Coulomb model of friction

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Definition

The Coulomb model of friction, or the Amonton-Coulomb model of friction, or Coulomb friction, refers to a simple model of dry friction that is fairly accurate empirically. Specifically, it is a model that helps predict the direction and magnitude of the friction force between two bodies with dry surfaces in contact.

For more on how to apply this model of friction to mechanics scenarios, see applying the Coulomb model of friction.

Model for static friction

Further information: Static friction

Static friction occurs when there is no slipping between the two surfaces of contact. This can occur both when the two bodies are in rest relative to each other, and when the surfaces are rolling against each other.

There exists a constant $\mu_s$, termed the limiting coefficient of static friction, dependent on the nature of the two surfaces in contact, such that the static friction is determined by the following rules:

• Static friction is equal in magnitude and opposite in direction to the net external force acting along the plane of contact that is causing a tendency for the surfaces to slip against each other. In other words, it acts to precisely cancel out the external force that would otherwise have caused slipping, thus producing no slipping.
• The maximum value of static friction that can be experienced through the surface of contact equals $\mu_s N$, where $\mu_s$ is the limiting coefficient of static friction and $N$ is the normal force. In the limiting case, the two surfaces are said to just start slipping against each other.

The proportionality with normal force, and the fact that this constant of proportionality is dependent on the nature of the surfaces in contact, is termed Amonton's second law of friction. The fact that the magnitude of area of contact plays no role is termed Amonton's first law of friction.

Model for kinetic friction

Further information: Kinetic friction

Kinetic friction, or dynamic friction, occurs when there is slipping between the two surfaces of contact. There exists a constant $\mu_k$, termed the coefficient of kinetic friction, dependent on the nature of the two surfaces in contact, such that, for sufficiently small speeds of slipping:

• Kinetic friction is opposite in direction to the direction of actual slipping. Its direction does not depend on the direction of other external forces.
• The magnitude of kinetic friction is $\mu_kN$, where $\mu_k$ is the coefficient of kinetic friction, and $N$ is the normal force between the bodies.

$\mu_k$ for a given pair of surfaces is typically somewhat less than $\mu_s$, indicating that once two bodies start slipping against each other, it is easier for them to continue slipping.

The proportionality with normal force, and the fact that this constant of proportionality is dependent on the nature of the surfaces in contact, is termed Amonton's second law of friction. The fact that the magnitude of area of contact plays no role is termed Amonton's first law of friction. The fact that the magnitude of friction force is independent of the speed of slipping is termed Coulomb's law of friction.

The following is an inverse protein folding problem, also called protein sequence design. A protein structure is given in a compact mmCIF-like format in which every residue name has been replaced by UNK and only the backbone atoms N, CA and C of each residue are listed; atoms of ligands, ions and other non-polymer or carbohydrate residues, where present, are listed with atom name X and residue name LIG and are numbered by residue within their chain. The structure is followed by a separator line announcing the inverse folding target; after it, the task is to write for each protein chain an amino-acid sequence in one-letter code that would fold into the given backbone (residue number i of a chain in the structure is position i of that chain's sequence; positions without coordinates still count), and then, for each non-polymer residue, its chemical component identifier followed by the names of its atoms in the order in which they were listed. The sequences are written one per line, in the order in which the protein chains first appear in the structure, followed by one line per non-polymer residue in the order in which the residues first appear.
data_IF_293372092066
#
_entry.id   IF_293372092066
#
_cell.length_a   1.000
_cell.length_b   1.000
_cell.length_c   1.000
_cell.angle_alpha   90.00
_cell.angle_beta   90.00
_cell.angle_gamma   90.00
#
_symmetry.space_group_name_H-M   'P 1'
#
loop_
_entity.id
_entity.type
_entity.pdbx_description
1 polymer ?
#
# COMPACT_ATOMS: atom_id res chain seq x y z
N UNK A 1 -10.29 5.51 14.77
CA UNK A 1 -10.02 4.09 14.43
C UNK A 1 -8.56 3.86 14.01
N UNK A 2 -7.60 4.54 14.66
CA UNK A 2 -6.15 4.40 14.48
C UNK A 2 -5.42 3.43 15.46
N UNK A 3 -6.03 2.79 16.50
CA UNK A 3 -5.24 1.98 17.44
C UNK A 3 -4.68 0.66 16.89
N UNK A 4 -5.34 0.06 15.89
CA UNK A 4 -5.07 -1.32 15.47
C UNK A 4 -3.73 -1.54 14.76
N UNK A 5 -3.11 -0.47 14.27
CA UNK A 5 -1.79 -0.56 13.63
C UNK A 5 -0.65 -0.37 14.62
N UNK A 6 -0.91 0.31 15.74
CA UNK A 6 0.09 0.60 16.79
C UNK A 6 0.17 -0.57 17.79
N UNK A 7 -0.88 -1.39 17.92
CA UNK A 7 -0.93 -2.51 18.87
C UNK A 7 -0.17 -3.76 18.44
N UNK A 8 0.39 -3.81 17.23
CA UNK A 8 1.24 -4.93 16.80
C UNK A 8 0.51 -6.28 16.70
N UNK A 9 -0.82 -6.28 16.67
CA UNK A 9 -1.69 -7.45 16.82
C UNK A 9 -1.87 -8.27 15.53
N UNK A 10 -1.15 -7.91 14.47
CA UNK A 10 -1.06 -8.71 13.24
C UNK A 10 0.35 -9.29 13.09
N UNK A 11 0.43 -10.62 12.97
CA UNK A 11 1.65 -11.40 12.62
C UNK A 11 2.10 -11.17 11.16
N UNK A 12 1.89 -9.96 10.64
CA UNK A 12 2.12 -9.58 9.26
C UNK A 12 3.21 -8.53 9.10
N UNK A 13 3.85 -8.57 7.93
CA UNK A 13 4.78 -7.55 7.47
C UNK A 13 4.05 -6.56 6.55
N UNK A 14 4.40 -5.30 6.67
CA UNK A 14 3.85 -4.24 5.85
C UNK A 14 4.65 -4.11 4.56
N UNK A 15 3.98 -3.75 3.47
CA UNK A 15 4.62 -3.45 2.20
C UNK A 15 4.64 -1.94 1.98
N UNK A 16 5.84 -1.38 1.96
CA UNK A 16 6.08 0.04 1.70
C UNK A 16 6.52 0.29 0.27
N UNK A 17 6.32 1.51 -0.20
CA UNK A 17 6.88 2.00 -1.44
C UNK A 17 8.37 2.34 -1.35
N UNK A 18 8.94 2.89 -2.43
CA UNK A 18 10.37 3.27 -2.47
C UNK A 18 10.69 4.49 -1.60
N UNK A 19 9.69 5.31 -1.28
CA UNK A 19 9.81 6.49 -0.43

Related facts

Name Statement How it fits into the Coulomb model
Amonton's first law of friction magnitude of friction force is independent of contact area the Coulomb model for static friction as well as kinetic friction does not use the contact area either directly or indirectly.
Amonton's second law of friction magnitude of friction force is proportional to magnitude of normal force the Coulomb model predicts that in the static case, this is true for the limiting value of frictional force, with the constant of proportionality being the limiting coefficient of static friction, while in the kinetic case, it is directly true, with the constant of proportionality being the coefficient of kinetic friction.
Coulomb's law of friction magnitude of kinetic friction is independent of speed of slippage the Coulomb model for kinetic friction only takes into account the normal force and the direction of slippage, not the speed.

Case of sliding-cum-rotation

If one of the surfaces of contact is also undergoing rotational motion, then the relevant slipping is not the relative motion of the bodies but the relative motion of the surfaces, which takes into account both the sliding and the rotation.

A special case is the case of rolling, which satisfies the no slip condition: there is no slipping at the surface of contact. This happens because the relative translational speed at the point of contact cancels the rotational speed at the point of contact.

Thus, we note that:

• In the case of rolling, where the no slip condition is satisfied, we apply the model for static friction. In particular, the friction force is bounded from above in magnitude by $\mu_sN$, but need not equal $\mu_sN$. The direction is determined by looking at the force and torque equations and seeing what makes sense.
• In any case other than rolling, we have kinetic friction, so the model for kinetic friction applies. The magnitude of friction force is $\mu_kN$, and its direction is opposite the direction of relative slipping of the surfaces, which is determined by combining the translational motion of the bodies and the rotational motion at the region of contact.